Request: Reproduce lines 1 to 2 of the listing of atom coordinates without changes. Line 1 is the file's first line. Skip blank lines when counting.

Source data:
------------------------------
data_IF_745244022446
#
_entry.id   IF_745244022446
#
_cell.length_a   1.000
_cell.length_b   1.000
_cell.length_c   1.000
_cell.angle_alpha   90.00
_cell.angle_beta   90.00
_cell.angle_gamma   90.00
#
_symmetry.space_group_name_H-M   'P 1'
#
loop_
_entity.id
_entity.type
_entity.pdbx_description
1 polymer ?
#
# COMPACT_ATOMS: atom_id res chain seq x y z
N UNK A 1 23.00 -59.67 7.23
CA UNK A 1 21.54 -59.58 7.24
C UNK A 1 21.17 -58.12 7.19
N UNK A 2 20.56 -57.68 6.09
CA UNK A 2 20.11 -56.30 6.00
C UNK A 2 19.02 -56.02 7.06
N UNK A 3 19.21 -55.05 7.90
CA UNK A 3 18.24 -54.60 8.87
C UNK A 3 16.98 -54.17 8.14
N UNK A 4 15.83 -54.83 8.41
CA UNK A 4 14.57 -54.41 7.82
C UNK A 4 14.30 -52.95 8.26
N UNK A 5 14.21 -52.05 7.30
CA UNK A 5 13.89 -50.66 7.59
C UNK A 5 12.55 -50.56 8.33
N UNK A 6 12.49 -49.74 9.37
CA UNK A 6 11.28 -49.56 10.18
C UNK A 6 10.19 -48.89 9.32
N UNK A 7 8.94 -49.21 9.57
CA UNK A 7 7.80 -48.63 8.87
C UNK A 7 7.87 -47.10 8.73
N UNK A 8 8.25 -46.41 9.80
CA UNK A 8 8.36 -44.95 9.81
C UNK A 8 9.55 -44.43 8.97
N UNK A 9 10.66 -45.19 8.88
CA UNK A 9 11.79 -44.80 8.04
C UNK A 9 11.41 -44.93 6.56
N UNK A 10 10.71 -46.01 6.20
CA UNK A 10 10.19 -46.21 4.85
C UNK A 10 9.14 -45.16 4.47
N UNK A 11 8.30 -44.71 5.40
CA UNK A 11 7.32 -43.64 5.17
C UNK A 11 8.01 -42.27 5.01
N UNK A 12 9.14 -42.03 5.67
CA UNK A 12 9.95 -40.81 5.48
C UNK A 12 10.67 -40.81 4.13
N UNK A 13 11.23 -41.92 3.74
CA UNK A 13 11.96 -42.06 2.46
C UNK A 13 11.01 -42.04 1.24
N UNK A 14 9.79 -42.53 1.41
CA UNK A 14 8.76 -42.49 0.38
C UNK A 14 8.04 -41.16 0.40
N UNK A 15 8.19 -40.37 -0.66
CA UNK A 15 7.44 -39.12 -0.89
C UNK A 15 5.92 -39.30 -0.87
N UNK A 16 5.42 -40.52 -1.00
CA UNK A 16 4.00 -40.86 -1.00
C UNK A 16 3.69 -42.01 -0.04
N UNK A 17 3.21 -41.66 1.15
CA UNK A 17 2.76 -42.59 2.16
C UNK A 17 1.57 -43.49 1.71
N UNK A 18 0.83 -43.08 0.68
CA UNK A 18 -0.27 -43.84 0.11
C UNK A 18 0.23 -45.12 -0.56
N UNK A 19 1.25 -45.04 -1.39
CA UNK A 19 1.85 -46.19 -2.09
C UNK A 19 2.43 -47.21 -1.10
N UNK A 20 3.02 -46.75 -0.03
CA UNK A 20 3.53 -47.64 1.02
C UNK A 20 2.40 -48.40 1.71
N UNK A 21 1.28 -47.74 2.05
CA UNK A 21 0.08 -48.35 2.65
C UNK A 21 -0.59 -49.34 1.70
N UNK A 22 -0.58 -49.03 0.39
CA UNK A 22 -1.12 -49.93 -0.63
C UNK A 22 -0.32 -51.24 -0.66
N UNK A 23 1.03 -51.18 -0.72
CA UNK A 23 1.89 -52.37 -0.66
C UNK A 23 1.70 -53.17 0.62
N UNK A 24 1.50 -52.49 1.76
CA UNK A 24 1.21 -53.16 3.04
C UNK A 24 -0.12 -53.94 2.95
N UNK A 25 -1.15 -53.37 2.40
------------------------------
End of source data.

data_IF_745244022446
#